He doesn't fully give in to the feminist belief
Sharayu Ail
I had heard about the myth referenced in the novel so I picked it up to read. I haven't read the original Malayalam version so I can't say if the translation does justice.

The story is slow but it isn't boring at all. The characters are fully fleshed out and you'll find yourself feeling for them at every stage. It is a very realistic story portrayed simply. There is no pretence and the novel does not try to be more than it is. A great window into the village morality that ostracizes as quickly as
Chemmeen (meaning: Prawns ) is more famous as a movie than as a novel. It is a story interwined with the Fisherfolk community and the myths and beliefs fostered by the community. The belief is that the safety of a fisherman goes into the wild seas is governed by the chastity / fidelity of the womanfolk who is waiting for him ashore.

Chemmeen won the Presidents Gold Medal award in the Best Fim Category in 1965. It was a colossal effort involving South Indian technicians like Ramu Kariat teaming wi
Moitreyee Mitra
Another of those that was always on the list of 'to read', managed because of syllabus requirement. Poignant love story, closed societies, tough lifestyles linked with the vagaries of nature, personalities all conniving to keep the young couple separated, can only end in multiple deaths. Nobody ends up happily, neither the one pursuing prosperity, losing all sense of integrity, definitely not those living by their emotions. One could wish that societies would cease creating such desperate lives, ...more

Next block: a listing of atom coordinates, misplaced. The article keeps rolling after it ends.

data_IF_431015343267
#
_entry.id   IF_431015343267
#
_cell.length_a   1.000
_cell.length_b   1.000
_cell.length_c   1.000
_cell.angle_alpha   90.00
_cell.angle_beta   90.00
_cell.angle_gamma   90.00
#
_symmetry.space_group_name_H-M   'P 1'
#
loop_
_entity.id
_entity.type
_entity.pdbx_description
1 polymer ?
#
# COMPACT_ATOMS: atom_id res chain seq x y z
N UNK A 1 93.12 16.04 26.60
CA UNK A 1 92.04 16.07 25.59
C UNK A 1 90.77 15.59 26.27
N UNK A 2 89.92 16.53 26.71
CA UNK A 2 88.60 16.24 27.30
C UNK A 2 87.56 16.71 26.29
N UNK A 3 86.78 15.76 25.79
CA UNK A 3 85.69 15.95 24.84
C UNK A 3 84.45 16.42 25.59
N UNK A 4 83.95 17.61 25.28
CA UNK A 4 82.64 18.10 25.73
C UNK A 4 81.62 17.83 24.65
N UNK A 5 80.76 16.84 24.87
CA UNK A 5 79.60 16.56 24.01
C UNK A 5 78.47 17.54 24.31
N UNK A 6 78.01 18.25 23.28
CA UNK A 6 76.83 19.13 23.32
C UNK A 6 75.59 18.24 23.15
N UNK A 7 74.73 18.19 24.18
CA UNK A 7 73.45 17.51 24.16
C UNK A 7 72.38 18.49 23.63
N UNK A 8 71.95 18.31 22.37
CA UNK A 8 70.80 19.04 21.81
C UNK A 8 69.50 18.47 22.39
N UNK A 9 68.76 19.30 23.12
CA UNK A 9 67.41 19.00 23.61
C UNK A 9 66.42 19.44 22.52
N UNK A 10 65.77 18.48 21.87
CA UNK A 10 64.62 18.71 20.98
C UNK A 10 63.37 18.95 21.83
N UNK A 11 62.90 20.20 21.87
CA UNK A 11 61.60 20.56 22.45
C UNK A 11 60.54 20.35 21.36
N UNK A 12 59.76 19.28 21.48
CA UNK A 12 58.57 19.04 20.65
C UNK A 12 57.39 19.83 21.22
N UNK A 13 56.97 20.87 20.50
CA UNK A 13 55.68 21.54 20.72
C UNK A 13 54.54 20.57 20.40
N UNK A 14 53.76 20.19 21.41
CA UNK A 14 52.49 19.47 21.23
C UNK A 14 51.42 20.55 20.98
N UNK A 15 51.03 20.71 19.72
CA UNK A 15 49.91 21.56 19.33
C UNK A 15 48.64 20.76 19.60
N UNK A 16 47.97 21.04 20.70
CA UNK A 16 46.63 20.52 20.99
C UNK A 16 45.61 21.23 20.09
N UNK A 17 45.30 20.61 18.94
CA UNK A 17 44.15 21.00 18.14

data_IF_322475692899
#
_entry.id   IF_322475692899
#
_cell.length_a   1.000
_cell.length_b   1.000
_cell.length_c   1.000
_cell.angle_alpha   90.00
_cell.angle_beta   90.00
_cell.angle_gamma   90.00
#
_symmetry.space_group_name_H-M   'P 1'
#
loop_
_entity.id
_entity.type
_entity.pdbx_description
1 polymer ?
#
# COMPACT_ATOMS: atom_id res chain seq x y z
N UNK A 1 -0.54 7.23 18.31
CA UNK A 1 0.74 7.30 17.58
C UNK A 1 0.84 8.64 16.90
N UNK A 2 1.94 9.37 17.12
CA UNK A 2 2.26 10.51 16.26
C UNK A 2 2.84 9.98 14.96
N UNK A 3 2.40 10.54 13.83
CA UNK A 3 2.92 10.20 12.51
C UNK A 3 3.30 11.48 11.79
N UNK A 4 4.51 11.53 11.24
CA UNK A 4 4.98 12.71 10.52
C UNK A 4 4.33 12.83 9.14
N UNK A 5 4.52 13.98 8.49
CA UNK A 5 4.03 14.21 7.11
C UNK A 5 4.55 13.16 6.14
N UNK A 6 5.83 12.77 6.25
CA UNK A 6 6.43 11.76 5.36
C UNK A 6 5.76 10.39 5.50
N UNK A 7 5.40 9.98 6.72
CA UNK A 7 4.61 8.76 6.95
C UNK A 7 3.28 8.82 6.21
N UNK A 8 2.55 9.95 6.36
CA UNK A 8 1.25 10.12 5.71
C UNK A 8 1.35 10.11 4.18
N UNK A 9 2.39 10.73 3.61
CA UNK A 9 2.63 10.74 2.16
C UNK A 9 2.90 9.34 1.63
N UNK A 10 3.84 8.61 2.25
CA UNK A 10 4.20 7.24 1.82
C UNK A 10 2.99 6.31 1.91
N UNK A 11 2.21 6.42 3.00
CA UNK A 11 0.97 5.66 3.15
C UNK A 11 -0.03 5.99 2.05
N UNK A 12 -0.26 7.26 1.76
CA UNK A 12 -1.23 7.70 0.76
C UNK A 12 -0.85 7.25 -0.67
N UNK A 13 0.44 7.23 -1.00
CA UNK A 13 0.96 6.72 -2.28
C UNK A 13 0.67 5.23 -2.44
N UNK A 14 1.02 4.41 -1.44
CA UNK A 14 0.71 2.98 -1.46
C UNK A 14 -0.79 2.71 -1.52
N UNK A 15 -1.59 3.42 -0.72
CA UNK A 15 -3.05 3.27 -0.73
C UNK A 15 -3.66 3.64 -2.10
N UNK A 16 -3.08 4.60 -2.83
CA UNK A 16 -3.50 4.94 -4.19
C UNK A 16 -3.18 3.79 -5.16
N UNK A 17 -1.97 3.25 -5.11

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Thakazhi Sivasankara Pillai (Malayalam: തകഴി ശിവശങ്കര പിള്ള) (17 April 1912 - 10 April 1999) was a novelist and short story writer of Malayalam language. He is popularly known as Thakazhi, after his place of birth. He focused on the oppressed classes as the subject of his works, which are known for their attention to historic detail. He has written several novels and over 600 short stories. His mo ...more